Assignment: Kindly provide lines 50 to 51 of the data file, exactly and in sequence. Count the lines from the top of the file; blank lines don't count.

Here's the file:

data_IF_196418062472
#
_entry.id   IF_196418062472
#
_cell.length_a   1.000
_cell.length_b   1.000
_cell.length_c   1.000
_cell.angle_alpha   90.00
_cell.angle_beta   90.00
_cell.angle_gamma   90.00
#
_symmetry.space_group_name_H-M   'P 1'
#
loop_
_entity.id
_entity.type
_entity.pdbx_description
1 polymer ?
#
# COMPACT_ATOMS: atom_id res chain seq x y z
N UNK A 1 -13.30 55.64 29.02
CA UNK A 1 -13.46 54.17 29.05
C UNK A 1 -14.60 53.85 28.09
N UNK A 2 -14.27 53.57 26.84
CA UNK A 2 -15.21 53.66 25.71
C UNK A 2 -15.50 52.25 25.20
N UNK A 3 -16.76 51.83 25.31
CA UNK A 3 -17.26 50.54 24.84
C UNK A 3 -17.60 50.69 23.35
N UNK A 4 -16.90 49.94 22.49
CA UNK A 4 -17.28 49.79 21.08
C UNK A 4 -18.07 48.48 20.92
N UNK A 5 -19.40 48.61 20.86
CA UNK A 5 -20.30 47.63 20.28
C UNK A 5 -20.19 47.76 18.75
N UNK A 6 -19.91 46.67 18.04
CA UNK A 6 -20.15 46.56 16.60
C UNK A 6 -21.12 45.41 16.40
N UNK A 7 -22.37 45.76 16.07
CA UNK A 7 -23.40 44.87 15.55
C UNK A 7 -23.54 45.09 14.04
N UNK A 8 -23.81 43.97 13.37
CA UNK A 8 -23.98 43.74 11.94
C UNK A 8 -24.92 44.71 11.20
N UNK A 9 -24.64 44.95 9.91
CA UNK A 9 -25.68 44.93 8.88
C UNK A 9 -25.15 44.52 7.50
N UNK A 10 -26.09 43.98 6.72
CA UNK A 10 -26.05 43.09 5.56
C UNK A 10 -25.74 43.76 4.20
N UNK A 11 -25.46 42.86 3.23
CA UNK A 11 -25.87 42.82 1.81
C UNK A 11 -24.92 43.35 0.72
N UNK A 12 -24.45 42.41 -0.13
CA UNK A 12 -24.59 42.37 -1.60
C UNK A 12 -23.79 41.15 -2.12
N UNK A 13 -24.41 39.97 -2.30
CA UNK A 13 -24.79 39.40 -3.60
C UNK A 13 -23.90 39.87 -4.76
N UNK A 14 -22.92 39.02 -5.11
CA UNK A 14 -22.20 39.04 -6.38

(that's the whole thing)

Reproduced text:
C UNK A 10 -25.74 43.76 4.20
N UNK A 11 -25.46 42.86 3.23